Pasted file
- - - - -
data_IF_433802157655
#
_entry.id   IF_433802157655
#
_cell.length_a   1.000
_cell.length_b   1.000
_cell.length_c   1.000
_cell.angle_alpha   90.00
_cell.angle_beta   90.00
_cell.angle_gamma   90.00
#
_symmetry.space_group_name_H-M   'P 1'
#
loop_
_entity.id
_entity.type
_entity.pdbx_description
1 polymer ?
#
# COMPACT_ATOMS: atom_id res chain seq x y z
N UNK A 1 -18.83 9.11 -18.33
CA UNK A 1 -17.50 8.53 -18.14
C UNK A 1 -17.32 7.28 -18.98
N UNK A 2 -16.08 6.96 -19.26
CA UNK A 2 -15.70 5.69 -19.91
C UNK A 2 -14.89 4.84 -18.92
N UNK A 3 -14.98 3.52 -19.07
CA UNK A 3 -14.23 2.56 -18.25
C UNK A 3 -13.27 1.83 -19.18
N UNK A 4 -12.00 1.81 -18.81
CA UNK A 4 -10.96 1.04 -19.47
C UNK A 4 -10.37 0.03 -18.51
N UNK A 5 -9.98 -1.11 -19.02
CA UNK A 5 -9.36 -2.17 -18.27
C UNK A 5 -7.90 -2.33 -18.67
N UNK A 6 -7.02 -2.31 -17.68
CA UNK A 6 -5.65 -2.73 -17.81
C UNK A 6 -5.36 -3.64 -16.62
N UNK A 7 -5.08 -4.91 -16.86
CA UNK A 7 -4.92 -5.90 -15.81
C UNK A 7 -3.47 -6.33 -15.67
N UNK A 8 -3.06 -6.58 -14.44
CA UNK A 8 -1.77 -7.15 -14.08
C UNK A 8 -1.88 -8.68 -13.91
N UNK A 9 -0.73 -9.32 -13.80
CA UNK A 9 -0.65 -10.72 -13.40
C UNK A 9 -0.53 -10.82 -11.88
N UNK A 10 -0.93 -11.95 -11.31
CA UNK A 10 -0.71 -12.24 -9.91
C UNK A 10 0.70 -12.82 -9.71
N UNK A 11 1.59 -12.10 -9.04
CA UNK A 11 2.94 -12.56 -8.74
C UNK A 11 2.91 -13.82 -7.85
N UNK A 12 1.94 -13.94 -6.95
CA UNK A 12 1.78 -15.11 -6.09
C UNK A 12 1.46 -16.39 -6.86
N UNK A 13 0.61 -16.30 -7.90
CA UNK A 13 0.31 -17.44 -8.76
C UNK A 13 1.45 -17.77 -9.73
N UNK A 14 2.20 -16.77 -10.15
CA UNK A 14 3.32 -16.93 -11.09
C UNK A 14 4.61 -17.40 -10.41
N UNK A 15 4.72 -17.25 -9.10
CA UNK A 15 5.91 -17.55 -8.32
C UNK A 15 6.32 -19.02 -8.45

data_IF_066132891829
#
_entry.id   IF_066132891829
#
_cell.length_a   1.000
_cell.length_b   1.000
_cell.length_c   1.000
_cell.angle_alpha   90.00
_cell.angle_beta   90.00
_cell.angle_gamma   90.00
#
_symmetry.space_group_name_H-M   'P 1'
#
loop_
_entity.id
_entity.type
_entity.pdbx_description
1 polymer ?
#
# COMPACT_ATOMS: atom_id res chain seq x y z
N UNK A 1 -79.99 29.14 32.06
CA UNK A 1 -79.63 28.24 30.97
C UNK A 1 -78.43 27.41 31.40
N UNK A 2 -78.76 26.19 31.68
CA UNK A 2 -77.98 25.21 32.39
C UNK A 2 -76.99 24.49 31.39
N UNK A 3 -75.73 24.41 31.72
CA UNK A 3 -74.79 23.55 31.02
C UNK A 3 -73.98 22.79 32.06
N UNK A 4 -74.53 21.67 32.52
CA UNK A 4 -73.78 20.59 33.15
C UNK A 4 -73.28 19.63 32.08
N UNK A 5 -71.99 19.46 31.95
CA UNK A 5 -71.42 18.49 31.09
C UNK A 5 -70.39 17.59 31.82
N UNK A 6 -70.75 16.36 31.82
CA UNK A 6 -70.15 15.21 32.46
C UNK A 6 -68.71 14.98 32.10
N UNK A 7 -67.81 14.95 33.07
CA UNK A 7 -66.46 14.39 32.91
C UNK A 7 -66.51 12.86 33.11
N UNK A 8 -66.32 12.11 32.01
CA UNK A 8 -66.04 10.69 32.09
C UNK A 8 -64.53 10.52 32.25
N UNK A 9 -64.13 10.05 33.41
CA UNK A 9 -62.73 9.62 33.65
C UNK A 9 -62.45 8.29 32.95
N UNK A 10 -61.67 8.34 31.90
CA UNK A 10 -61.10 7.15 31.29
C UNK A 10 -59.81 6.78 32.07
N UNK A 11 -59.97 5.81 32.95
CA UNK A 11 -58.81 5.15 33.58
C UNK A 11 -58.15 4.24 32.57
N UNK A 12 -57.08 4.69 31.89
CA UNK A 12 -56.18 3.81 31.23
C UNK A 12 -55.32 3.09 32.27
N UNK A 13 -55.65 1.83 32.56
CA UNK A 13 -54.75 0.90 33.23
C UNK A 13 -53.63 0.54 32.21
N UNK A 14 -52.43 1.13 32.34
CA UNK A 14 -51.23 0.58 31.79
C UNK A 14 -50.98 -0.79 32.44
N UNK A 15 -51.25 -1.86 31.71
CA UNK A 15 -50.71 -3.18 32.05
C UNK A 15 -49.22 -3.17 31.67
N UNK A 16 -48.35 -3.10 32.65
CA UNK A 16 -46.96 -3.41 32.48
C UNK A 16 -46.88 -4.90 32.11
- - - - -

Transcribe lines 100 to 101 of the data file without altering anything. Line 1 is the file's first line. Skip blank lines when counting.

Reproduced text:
C UNK A 5 -70.39 17.59 31.82
N UNK A 6 -70.75 16.36 31.82